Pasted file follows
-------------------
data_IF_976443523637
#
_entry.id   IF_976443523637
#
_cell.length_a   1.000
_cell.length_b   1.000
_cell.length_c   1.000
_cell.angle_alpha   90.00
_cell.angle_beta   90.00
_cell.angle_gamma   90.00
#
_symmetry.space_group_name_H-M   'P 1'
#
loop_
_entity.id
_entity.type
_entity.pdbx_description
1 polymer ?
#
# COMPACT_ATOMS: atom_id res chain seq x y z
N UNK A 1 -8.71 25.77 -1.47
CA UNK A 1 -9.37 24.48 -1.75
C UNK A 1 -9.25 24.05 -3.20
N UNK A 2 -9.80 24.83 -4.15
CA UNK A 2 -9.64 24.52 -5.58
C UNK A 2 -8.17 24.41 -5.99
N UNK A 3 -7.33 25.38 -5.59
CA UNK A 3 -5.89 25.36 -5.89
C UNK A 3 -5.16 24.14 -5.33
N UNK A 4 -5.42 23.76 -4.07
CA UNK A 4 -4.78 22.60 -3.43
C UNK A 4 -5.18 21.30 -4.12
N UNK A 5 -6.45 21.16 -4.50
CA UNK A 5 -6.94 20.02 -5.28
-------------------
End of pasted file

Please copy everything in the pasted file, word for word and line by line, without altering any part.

data_IF_976443523637
#
_entry.id   IF_976443523637
#
_cell.length_a   1.000
_cell.length_b   1.000
_cell.length_c   1.000
_cell.angle_alpha   90.00
_cell.angle_beta   90.00
_cell.angle_gamma   90.00
#
_symmetry.space_group_name_H-M   'P 1'
#
loop_
_entity.id
_entity.type
_entity.pdbx_description
1 polymer ?
#
# COMPACT_ATOMS: atom_id res chain seq x y z
N UNK A 1 -8.71 25.77 -1.47
CA UNK A 1 -9.37 24.48 -1.75
C UNK A 1 -9.25 24.05 -3.20
N UNK A 2 -9.80 24.83 -4.15
CA UNK A 2 -9.64 24.52 -5.58
C UNK A 2 -8.17 24.41 -5.99
N UNK A 3 -7.33 25.38 -5.59
CA UNK A 3 -5.89 25.36 -5.89
C UNK A 3 -5.16 24.14 -5.33
N UNK A 4 -5.42 23.76 -4.07
CA UNK A 4 -4.78 22.60 -3.43
C UNK A 4 -5.18 21.30 -4.12
N UNK A 5 -6.45 21.16 -4.50
CA UNK A 5 -6.94 20.02 -5.28